Debtor owned commercial real estate in Sioux City, Iowa (the "Property"). Northwest Bank (the "Bank") held a mortgage against the Property. Sioux City (the "City") also held a mortgage against the Property. Main Street Theatres, Inc. ("Main Street") leased and occupied the majority of the space in the Property. Main Street fell behind in its lease payments. This caused Debtor to fall behind on its loan payments to the Bank and the City. The parties mediated their dispute and entered into a settlement agreement (the "Agreement"). Under the Agreement, the Bank agreed to restructure Debtor's loan and the City agreed, among other things, to reduce the Property's tax assessment value. In return, Debtor agreed to enter into an amended lease with Main Street. Debtor and Main Street subsequently entered into an amended lease. Debtor's obligations under the amended lease were conditioned on Debtor's formalizing the agreements with the Bank and the City as provided for under the Agreement. In the event Debtor was unable to do so, the amended lease gave Debtor the right to declare the amended lease null and void. Debtor and the Bank were able to formalize their agreement. The Bank's obligations under that agreement were conditioned upon Debtor formalizing the agreement with the City and entering into an amended lease with Main Street as described in the Agreement. In the event Debtor was unable to do so, the restructured agreement with the Bank would be null and void. Debtor was unable to formalize the agreement with the City. In the meantime, the Bank commenced a state court lawsuit against Debtor. The City followed suit. Debtor subsequently notified Main Street it was terminating the amended lease and shortly thereafter filed a petition for relief under chapter 11. On Debtor's motion to determine whether the original lease or the amended lease controlled, the bankruptcy court concluded the amended lease was still in effect and controlled Debtor's relationship with Main Street. The bankruptcy court held Iowa rescission law prevented Debtor from terminating the amended lease without returning a $200,000 "restructuring payment" it had received from Main Street. Alternatively, the court held Debtor could not terminate the amended lease without the Bank's consent. Debtor appealed the bankruptcy court's orders, but because they were interlocutory the BAP dismissed the appeals. Debtor appealed the bankruptcy court's rulings to the Eighth Circuit. Although Debtor continued to contend that the amended lease was terminated, it filed a second amended plan of reorganization predicated on the amended lease, in compliance with the bankruptcy court's earlier ruling. The bankruptcy court denied confirmation of the plan, in large part because it concluded that the plan was not feasible. The Bank subsequently filed a motion to dismiss Debtor's bankruptcy case. After the Eight Circuit denied Debtor's appeals, the bankruptcy court took up the Bank's motion and dismissed Debtors bankruptcy case. The BAP stated that its review necessarily incudes a review of the bankruptcy court's interpretation of the amended lease, one of the rulings that led to its decision to dismiss the bankruptcy case. The BAP first concluded that the amended lease was clear and unambiguous in its providing that because Debtor was unable to enter into an agreement with the City, Debtor had the right to terminate the amended lease, reinstate the original lease, and apply the payments Main Street had made under the amended lease to Main Street's obligations under the original lease. The BAP stated that Debtor and Main Street were well within their rights to include such a provision in the amended lease, and that upon Debtor's exercise of such rights in a legal manner, the legal effect was to terminate the contract. It did not amount to a rescission of the amended lease, but amounted to the exercise of rights under the amended lease. The Bank, Main Street, and the City nevertheless argued that another provision of the amended lease required Debtor to return the $200,000 restructuring payment to Main Street before terminating the amended lease. In disagreeing with this argument, the BAP stated that this provision of the amended lease was also clear and unambiguous. Main Street was required make the restructuring payment under the amended lease, and the payment was not to be applied toward any other payments Main Street made under the amended lease. Nothing in the provision required Debtor to return the restructuring payment to Main Street before terminating the amended lease. Likewise, nothing in the amended lease prohibited Debtor from applying the restructuring payment to Main Street's obligations under the original lease. The Bank, Main Street, and the City also argued that Debtor had agreed in the assignment of rents Debtor had given the Bank that Debtor would not terminate the amended lease without the Bank's written consent, which was not given. While such failure to obtain the Bank's written consent may have been a default under the assignment of rents, the BAP noted that the Bank, Main Street, and the City did not identify any provision in either the amended lease or the assignment of rents that, in the event of a default under the assignment of rents, this would render ineffective Debtor's termination of the amended lease. The Bank, Main Street, and the City alternatively argued that the Bank was more than an "incidental beneficiary" of the amended lease. The BAP observed that under Iowa law, in order to have standing to assert a breach of contract, a party not privy to such contract must be regarded as a direct beneficiary. That is, he must be regarded as either a done beneficiary or a creditor beneficiary. One is a donor beneficiary if it appears from the terms of the promise in light of surrounding circumstances that the purpose of the promise in obtaining the promise of all or part of the performance thereof is to make a gift to the beneficiary or to confer upon him a right against the promisor or to some performance neither due or supposed nor asserted to be due from the promise to the beneficiary. One is a creditor beneficiary if no purpose to make a gift appears from the terms of the promise in accompanying circumstances but performance of the promise will satisfy an actual or supposed or asserted duty of the promise to the beneficiary. The BAP found that the bankruptcy court's finding that the Bank was more than an incidental beneficiary was not clearly erroneous. The record did not support a finding that the Bank was a done beneficiary. Nothing in the amended lease or the surrounding circumstances suggested that either Debtor or Main Street intended to make a gift to the Bank. But the record did support a finding that the Bank was a creditor beneficiary, at lease to the extent of the $200,000 restructuring payment. Under the amended lease, Main Street promised to pay that sum to the Bank on account of Debtor. The Bank's status as a creditor beneficiary of the amended lease gave it standing to assert a breach of contract and the right to recover damages flowing from the breach. However, the Bank, Main Street, and the City have failed to identify any way in which Debtor breached the amended lease. Terminating it was not a breach. As previously discussed, the amended lease specifically gave Debtor the contractual right to terminate it. The BAP observed that in dismissing Debtor's bankruptcy case, the bankruptcy court was primarily concerned with the delay and lack of progress in the case and with Debtor's failure to confirm a plan. However, much of that delay and lack of progress was directly attributable to Debtor's unsuccessful attempts to appeal the bankruptcy court's rulings regarding the amended lease. Constrained by those rulings, Debtor was unable to propose a confirmable plan. Under the circumstances, the only way for Debtor to move the case along was to allow it to be dismissed and then to seek appellate review of the bankruptcy court's interlocutory rulings. Having reviewed de novo the amended lease, the BAP held that the original lease, not the amended lease, controls Debtor's relationship with Main Street. In keeping with its earlier rulings, the bankruptcy court did not consider the possibility that Debtor might be able to propose a confirmable plan predicated on the original lease. This is a relevant factor that should be given significant weight in determining whether to dismiss Debtor's chapter 11 case.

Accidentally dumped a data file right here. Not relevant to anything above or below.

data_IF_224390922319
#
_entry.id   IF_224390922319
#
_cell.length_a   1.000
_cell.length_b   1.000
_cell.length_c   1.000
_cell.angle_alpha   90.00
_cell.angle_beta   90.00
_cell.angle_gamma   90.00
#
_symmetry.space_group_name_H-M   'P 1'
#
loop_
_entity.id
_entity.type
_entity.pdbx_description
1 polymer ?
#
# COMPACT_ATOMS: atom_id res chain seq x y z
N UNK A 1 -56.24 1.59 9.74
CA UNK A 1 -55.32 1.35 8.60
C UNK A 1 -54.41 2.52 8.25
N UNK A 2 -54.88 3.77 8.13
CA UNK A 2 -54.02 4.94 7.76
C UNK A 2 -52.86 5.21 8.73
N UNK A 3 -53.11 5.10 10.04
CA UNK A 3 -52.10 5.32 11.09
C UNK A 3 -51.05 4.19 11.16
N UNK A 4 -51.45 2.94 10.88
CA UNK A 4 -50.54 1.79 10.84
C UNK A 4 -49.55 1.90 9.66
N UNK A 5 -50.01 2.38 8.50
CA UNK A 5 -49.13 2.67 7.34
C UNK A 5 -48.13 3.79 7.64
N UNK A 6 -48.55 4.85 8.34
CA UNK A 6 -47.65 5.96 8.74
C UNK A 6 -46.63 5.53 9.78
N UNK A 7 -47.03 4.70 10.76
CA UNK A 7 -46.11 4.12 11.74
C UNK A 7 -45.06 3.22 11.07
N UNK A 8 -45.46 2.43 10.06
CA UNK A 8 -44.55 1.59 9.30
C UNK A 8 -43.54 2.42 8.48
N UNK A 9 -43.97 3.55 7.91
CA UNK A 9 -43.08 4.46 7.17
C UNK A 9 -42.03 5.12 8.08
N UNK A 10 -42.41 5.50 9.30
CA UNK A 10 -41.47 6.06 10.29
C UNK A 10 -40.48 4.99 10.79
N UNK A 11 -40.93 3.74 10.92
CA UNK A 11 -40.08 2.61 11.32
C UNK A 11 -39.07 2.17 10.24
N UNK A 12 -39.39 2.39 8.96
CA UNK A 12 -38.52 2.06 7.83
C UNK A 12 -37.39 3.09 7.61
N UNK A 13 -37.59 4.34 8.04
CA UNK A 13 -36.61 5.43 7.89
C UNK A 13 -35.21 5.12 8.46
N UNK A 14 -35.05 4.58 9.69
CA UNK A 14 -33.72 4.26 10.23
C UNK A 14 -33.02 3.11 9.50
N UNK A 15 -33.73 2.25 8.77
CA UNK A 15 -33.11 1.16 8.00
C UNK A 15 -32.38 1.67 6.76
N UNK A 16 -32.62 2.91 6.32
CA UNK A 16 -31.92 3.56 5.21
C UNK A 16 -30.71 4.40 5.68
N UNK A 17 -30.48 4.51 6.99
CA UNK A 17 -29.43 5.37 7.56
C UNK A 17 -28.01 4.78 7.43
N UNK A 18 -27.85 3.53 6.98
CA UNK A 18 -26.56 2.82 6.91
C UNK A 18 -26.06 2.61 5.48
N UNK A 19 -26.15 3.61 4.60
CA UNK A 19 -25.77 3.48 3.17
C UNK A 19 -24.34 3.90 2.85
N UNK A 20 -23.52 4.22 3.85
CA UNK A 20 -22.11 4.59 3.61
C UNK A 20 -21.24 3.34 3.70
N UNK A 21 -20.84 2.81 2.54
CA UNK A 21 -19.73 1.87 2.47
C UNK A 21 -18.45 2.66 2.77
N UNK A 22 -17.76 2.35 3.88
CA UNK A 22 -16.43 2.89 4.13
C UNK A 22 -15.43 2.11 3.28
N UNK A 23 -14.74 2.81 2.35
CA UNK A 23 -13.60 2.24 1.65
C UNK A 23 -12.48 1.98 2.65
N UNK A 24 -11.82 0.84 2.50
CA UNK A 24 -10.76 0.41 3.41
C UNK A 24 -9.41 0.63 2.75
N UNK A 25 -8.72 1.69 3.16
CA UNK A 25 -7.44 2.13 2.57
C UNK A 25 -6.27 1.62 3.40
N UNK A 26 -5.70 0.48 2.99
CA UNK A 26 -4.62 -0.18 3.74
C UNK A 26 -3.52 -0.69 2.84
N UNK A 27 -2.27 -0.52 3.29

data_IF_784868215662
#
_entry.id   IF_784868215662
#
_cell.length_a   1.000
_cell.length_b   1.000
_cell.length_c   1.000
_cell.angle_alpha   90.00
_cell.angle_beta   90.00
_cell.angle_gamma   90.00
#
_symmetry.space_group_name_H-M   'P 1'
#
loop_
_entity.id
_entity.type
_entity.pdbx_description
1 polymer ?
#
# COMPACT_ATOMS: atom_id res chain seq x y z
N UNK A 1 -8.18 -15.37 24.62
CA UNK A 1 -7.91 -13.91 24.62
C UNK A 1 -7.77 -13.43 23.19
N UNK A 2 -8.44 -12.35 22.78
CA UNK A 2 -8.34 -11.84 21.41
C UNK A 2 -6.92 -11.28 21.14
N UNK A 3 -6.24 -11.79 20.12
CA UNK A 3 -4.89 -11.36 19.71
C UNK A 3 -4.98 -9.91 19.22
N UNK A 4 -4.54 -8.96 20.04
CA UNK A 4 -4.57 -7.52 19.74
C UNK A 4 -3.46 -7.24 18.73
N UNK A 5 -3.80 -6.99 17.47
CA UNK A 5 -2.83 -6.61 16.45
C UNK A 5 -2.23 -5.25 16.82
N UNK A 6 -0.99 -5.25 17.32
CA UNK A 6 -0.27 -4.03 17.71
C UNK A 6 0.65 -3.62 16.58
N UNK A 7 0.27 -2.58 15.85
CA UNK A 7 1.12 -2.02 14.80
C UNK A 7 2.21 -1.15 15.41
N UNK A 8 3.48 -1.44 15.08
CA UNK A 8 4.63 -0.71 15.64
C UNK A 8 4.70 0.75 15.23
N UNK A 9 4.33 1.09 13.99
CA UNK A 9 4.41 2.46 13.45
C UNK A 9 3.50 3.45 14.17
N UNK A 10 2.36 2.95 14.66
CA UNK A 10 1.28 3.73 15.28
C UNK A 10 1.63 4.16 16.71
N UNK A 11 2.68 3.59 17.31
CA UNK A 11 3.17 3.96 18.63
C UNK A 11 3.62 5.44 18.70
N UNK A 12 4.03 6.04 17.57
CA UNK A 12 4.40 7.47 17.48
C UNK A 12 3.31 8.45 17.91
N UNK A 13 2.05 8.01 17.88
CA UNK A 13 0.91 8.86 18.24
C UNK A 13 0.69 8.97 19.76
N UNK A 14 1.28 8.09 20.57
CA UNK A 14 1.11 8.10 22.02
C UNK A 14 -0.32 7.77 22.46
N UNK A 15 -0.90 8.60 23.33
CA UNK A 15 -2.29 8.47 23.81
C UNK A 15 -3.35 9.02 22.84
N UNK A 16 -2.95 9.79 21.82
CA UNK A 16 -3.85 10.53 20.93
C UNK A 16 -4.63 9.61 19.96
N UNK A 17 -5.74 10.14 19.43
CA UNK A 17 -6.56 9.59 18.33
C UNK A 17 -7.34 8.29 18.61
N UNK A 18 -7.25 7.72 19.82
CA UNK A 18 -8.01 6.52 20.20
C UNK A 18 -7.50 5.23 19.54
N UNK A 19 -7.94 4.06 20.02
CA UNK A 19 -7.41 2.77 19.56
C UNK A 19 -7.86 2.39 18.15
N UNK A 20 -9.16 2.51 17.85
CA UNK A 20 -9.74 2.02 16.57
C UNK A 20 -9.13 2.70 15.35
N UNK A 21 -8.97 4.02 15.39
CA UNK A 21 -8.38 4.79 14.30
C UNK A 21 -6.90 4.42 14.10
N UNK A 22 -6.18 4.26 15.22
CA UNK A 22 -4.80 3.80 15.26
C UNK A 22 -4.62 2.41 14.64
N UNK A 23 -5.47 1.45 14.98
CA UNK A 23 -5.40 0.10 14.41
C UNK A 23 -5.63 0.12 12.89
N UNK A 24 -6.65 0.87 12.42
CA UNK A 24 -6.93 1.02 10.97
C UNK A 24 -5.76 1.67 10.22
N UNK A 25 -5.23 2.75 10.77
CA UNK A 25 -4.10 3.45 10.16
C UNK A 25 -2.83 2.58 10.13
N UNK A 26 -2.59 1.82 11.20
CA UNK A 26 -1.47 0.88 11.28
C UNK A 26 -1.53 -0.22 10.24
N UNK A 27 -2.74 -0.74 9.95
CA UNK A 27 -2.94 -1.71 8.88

Judge(s):
Kressel, Schermer, and Nail